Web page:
Terrestrial biosphere monitoring and modelisation :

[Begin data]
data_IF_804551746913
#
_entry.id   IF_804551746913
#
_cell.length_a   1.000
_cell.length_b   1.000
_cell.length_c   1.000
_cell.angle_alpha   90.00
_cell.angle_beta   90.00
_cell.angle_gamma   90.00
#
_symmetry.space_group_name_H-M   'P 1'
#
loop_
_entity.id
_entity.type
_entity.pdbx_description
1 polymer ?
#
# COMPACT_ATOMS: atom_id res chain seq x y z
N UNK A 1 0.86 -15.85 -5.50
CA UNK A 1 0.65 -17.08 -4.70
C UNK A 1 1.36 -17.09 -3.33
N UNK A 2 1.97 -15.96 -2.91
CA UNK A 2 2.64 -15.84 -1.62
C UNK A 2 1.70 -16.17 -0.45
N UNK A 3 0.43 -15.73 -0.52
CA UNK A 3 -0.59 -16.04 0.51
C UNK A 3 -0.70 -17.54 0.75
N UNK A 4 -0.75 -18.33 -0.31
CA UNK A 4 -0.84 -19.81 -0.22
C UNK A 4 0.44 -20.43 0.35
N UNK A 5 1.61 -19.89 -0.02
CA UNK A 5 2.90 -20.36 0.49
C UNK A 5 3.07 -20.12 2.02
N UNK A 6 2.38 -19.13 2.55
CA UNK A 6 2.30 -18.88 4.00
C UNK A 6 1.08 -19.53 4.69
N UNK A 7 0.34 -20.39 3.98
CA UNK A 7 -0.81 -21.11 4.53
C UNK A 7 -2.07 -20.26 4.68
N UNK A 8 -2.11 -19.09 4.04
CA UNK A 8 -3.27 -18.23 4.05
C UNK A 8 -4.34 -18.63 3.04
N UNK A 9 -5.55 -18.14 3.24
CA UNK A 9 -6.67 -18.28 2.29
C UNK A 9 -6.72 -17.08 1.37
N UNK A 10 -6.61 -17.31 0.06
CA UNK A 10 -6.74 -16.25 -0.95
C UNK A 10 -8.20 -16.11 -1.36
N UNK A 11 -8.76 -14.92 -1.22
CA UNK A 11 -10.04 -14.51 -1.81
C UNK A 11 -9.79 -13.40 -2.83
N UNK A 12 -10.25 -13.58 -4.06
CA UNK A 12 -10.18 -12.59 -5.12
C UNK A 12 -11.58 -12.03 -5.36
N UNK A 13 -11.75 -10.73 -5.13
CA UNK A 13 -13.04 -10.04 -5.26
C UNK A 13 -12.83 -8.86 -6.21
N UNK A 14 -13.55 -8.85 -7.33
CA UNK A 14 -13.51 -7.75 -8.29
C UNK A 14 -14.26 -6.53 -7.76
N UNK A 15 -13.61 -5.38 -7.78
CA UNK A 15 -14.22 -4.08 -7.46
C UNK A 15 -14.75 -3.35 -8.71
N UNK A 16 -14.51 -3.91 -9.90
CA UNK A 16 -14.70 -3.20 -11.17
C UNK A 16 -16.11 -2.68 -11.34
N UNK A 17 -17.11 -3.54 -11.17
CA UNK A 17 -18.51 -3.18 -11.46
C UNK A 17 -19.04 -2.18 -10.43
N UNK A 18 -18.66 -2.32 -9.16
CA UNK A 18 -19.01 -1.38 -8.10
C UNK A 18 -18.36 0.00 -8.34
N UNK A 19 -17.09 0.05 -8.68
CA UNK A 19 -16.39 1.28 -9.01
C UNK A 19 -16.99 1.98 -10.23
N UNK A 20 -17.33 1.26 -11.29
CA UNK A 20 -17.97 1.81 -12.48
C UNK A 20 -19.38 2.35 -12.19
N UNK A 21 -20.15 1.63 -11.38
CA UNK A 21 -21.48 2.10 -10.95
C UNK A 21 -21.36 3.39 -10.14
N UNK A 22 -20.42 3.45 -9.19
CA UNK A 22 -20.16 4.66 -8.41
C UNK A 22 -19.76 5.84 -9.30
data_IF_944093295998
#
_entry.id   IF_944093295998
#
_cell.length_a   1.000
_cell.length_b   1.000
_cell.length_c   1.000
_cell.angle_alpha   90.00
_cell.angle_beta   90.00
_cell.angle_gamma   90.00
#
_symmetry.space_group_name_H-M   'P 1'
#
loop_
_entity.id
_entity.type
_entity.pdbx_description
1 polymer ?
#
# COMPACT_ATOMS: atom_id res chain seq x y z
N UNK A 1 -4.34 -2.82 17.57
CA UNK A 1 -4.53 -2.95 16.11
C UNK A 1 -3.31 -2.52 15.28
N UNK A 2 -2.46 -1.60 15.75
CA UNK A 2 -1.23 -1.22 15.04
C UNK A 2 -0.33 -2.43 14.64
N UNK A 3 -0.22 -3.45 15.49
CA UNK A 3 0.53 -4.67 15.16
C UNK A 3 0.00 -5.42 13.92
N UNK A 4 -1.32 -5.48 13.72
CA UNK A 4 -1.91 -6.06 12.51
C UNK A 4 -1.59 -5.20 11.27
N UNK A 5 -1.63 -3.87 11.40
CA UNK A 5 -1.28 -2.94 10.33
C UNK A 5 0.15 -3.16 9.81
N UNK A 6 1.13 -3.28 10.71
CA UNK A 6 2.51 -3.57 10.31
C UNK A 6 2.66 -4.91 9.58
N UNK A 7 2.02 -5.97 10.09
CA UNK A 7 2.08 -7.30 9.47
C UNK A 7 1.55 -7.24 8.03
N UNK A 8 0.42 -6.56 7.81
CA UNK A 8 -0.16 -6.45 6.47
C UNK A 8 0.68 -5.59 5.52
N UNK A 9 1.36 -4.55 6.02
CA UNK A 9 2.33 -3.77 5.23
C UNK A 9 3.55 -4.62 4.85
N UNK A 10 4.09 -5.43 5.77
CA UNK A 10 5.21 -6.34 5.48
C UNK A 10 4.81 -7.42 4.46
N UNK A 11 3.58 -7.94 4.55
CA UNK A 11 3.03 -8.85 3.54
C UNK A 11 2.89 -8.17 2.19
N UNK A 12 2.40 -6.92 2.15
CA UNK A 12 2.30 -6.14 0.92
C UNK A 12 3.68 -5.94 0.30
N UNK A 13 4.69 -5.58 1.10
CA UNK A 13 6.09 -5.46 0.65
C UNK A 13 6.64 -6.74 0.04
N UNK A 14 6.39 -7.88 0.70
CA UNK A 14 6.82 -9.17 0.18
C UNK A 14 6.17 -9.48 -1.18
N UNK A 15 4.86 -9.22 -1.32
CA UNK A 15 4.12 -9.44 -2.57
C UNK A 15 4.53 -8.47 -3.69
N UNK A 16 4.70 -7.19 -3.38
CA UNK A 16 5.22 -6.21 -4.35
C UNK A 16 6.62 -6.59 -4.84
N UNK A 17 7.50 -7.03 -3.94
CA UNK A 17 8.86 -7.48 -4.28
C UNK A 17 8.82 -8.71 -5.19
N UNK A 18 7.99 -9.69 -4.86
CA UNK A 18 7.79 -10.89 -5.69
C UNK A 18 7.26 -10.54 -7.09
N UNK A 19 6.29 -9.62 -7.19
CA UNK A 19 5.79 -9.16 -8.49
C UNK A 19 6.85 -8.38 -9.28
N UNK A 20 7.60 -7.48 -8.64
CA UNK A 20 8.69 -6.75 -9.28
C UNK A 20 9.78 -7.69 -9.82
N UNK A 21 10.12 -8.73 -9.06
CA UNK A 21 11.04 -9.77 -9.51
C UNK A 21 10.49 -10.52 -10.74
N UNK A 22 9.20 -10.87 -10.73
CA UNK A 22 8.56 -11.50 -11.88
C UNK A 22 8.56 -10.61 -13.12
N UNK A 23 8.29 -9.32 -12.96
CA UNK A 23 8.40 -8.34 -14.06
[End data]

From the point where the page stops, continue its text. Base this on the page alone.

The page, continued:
The contribution of the continental biosphere to the biogeochemical cycles (exchanges of carbon and other trace gases) and to water and energy exchanges is one of the objectives of the development of global models. Interaction with human activities is also one of the main points to be studied, because the effect of human pressure on the biosphere might be one of the means by which man is acting on climate in the long term. Biosphere processes and land cover characterisation are the basis for quantification : estimations of land cover variables as well as the dynamics of these variables have to be made in order to obtain a good understanding of these processes upon which models may be built. Predictions of impact of climate change on the biosphere and of interactions of the biosphere with the climate (either due to natural factors or to human pressure) can only be inferred from quantification and formalisation of the mechanisms by which vegetation cover and ecosystems are functioning. Multilevel series of models have to be developed and linked, ranging from ground studies, local parameterisation and exchange models to regional or global dynamics and interaction models. Remote sensing of the vegetation as shown above offers a unique tool for these developments, providing the specification of the systems be adapted to each particular need.